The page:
Washington – The United States Helsinki Commission will hold a hearing to examine the impact in Norhtern Ireland of recently published reports on collusion in prominent murder cases. Northern Ireland Update: Implementation of the Cory Reports and Impact on Good Friday Agreement Wednesday, May 5, 2004 11:30 AM to 2:00 PM 334 Cannon House Office Building Witnesses: Peter Cory, former Canadian Supreme Court Justice, author of independent investigative reports requested by the Irish and British Governments as part of the Weston Park agreement Geraldine Finucane, wife of slain human rights attorney Patrick Finucane In April 2002, Peter Cory, a distinguished former justice of the Canadian Supreme Court, was appointed to investigate the question of whether there was collusion in six high-profile murders. Cory’s appointment was a critical element of the Weston Park Agreement in which the British and Irish governments recognized jointly that “certain cases from the past remain a source of grave public concern, particularly those giving rise to serious allegations of collusion by security forces in each of our jurisdictions.” Four of the murders took place in Northern Ireland -- those of Belfast lawyer Patrick Finucane who was shot in his home in 1989; construction worker Robert Hamill who was kicked to death in 1997 in Portadown; dissident loyalist leader Billy Wright who murdered in Maze prison in 1997; and Lurgan lawyer Rosemary Nelson who was blown up in a car bomb in 1999. The other two murders happened in the Republic of Ireland -- those of Lord Justice Gibson and his wife when their car was blown up in 1987; and of Royal Ulster Constabulary officers Harry Breen and Bob Buchanan who were ambushed and shot in 1989. Former Justice Cory delivered his reports to the governments of the Republic of Ireland and the United Kingdom on October 7, 2003. On December 18, the Irish Government published the two reports it received. The UK Government delayed publication until April 1, 2004, following public pleas and legal action by some of the victims’ families. The hearing will review Cory’s findings and recommendations, including the launching of public inquiries in all but the Gibson case, and the action the two governments have taken or need to take in response to his recommendations.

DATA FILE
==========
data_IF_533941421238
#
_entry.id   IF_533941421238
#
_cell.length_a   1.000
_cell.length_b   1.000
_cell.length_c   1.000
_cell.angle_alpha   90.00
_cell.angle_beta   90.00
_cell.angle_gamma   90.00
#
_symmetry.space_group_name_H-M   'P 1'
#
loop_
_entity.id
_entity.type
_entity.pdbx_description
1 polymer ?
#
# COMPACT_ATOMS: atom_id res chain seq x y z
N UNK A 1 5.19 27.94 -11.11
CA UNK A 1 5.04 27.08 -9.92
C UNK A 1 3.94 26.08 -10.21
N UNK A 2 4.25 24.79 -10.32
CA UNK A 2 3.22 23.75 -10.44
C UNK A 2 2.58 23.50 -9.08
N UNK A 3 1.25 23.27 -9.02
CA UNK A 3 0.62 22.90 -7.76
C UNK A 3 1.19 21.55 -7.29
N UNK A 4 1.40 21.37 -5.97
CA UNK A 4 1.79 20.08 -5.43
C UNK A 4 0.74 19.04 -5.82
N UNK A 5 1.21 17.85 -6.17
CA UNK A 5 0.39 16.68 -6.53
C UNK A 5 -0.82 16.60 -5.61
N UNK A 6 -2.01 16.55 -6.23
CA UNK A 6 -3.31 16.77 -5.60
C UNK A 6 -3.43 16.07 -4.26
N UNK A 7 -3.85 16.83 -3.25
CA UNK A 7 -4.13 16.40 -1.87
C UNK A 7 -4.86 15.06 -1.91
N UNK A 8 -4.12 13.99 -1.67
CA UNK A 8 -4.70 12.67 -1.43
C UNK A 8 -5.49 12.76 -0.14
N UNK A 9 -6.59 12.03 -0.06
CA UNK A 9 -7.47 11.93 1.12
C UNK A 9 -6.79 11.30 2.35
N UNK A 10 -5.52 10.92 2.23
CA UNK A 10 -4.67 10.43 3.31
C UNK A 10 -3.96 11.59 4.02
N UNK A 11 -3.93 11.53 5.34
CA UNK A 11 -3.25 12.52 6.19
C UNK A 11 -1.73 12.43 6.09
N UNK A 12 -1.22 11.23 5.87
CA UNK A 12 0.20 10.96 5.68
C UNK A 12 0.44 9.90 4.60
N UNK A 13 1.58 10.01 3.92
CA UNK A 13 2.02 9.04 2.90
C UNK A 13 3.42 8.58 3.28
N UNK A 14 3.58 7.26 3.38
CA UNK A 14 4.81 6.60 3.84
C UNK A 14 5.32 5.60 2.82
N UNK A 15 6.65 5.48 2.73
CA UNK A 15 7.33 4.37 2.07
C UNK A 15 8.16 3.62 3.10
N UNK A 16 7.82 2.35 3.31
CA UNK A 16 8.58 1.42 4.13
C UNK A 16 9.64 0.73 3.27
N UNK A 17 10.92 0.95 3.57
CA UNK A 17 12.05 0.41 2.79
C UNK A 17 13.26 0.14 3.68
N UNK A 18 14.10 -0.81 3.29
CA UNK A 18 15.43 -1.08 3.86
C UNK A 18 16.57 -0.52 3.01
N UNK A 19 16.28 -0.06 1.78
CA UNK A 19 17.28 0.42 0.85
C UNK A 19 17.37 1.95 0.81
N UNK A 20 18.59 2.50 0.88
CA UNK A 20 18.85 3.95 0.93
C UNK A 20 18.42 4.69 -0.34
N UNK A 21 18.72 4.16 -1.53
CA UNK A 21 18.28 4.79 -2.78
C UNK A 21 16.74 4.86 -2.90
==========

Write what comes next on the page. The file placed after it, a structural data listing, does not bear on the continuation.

• Helsinki Commission Members Hail Success of Berlin Conference on Anti-Semitism